On Wednesday, the US China Economic and Security Review Commission released a wide-ranging report on China trade, capital markets, human rights, WTO compliance, and other topics. If you have time to spare, here is a link to the 324 page report.
Tucked away in the hundreds of pages of China analysis is a section on the Chinese Internet, including the well-documented April 8, 2010 BGP hijack of several thousand routes (starting on page 244).
To review, shortly around 4am GMT on April 8th a Chinese Internet provider announced 40,000 routes belonging to other ISPs / enterprises around the world (though many were for China based companies). During a subsequent roughly 15 minute window, a small percentage of Internet providers around the world redirected traffic for a small percentage of these routes to Chinese address space. RIPE provides a link to a list of some of these prefixes (as well as indicating the impact on European carriers was minimal) and Andree Toonk and his colleagues at BGPmon have a nice synopsis at the BGPMon blog.
Following shortly on the heels of the China hijack of DNS addresses in March, the April BGP incident generated a significant amount of discussion in the Internet engineering community.
Any corruption of DNS or global routing data (whatever the motive) is a cause of significant concern and reiterates the need for routing and DNS security. But in an industry crowded with security marketing and hype, it is important we limit the hyperbole and keep the discussion focused around the legitimate long-term infrastructure security threats and technical realities.
So, it was with a bit of a surprise that I watched an alarmed Wolf Blitzer report on prime time CNN about the China hijack of “15% of the Internet” last night. A bit less diplomatic, a discussion thread on the North American Network Operator Group (NANOG) mailing list called media reports an exaggeration or “complete FUD”. Also on the NANOG mailing list, Bob Poortinga writes “This article … is full of false data. I assert that much less than 15%, probably on the order of 1% to 2% (much less in the US) was actually diverted.”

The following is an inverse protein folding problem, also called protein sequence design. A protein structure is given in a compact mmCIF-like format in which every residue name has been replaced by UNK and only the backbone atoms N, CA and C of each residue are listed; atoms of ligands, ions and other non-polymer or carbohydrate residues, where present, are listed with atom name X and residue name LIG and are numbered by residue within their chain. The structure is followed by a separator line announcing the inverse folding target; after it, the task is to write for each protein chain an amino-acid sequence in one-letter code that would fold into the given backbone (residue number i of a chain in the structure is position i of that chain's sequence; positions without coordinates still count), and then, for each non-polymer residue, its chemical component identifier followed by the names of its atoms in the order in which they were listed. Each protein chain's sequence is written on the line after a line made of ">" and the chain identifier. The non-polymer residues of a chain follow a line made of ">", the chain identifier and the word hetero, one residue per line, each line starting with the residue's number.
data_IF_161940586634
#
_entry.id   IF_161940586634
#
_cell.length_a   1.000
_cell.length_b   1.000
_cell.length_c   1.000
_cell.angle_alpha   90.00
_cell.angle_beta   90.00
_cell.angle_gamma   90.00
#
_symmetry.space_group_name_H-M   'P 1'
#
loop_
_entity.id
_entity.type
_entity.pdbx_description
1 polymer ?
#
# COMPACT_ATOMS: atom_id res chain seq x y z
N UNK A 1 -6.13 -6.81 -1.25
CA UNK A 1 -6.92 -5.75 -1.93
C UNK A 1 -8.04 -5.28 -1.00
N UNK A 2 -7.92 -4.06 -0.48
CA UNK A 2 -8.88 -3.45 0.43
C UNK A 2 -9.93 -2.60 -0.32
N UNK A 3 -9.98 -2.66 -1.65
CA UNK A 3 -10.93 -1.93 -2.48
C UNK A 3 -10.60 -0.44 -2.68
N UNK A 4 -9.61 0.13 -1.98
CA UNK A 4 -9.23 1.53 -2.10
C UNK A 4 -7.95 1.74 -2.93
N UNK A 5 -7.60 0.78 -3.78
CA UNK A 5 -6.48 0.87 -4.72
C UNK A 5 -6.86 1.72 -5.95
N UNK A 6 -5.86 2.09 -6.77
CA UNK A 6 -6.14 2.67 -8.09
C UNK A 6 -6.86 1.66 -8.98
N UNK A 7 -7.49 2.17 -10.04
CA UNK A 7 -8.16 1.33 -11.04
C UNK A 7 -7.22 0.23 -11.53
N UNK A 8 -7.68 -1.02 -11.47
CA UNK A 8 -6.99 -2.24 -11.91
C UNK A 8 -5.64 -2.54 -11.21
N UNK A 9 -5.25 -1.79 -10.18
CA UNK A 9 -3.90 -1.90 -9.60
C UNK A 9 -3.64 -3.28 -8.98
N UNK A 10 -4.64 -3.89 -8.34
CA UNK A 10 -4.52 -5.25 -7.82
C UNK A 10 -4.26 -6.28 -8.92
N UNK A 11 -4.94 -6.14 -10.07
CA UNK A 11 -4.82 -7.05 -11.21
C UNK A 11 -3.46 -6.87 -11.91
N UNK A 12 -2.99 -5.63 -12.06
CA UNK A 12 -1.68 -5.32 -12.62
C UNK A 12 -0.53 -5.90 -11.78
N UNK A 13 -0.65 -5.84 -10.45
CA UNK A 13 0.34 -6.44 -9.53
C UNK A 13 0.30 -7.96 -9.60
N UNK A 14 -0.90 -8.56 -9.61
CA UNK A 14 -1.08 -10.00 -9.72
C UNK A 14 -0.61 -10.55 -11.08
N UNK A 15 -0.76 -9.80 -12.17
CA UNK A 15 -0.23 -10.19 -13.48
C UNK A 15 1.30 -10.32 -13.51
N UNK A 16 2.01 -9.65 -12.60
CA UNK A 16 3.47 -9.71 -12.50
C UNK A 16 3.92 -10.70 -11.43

If you read the USCESRC report, the committee only claims China hijacked “massive volumes” of Internet traffic but never get as specific as an exact percentage. The relevant excerpt from the report below:
The USCESRC cites the BGPMon blog as the source of data on “massive traffic volumes”. But curiously, the BGPMon blog makes no reference to traffic — only the number of routes.
You have to go to a National Defense interview with Dmitri Alperovitch, vice president of threat research at McAfee, to first come up with the 15% number. Several hundred media outlets, including CNN, the Wall Street Journal, Time Magazine and many more picked up this interview and eagerly reported on China’s hijack of “massive Internet traffic volumes of 15% or more”.
Now certainly, diverting 15% of the Internet even for just 15 minutes would be a major event. But as earlier analysis by Internet researchers suggested, this hijack had limited impact on the Internet routing infrastructure — most of the Internet ignored the hijack for various technical reasons.
And indeed, ATLAS data from 80 carriers around the world graphed below shows little statistically significant increase due to the hijack on April 8, 2010. I highlight April 8th in yellow and each bar shows the maximum five minute traffic volume observed each day in April going to the Chinese provider at the center of the route hijack.
While traffic may have exhibited a modest increase to the Chinese Internet provider (AS23724), I’d estimate diverted traffic never topped a handful of Gbps. And in an Internet quickly approaching 80-100 Tbps, 1-3 Gbps of traffic is far from 15% (it is much closer to 0.015%).
In fairness, I should note that I don’t know how Mr. Alperovitch obtained his 15% number (the article does not say) and a hijack of 40k routes out of a default-free table of ~340K is not far from fifteen percent. But of course, routes are different from traffic. I also add that both China denied the hijack and some Internet researchers suspect the incident was likely accidental.
The global BGP Internet routing system is incredibly insecure. Fifteen years ago, I wrote a PhD thesis (link available here) using experiments in part capitalizing on the lack of routing security. My research injected hundreds of thousands fake routes (harmless!) into the Internet and redirected test traffic over the course of two years. A decade or more later, none of the many BGP security proposals have seen significant adoption due to a lack of market incentives and non-legitimate routes still regularly get announced and propagated by accident or otherwise. Overall, the Internet routing system still relies primarily on trust (or “routing by rumor” if you are more cynical).
We need to fix Internet infrastructure security, but we also need to be precise in our analysis of the problems.
UPDATE: Additional discussion and statistics on the incident are now available in a follow-up blog at /asert/2010/11/additional-discussion-of-the-april-china-bgp-hijack-incident.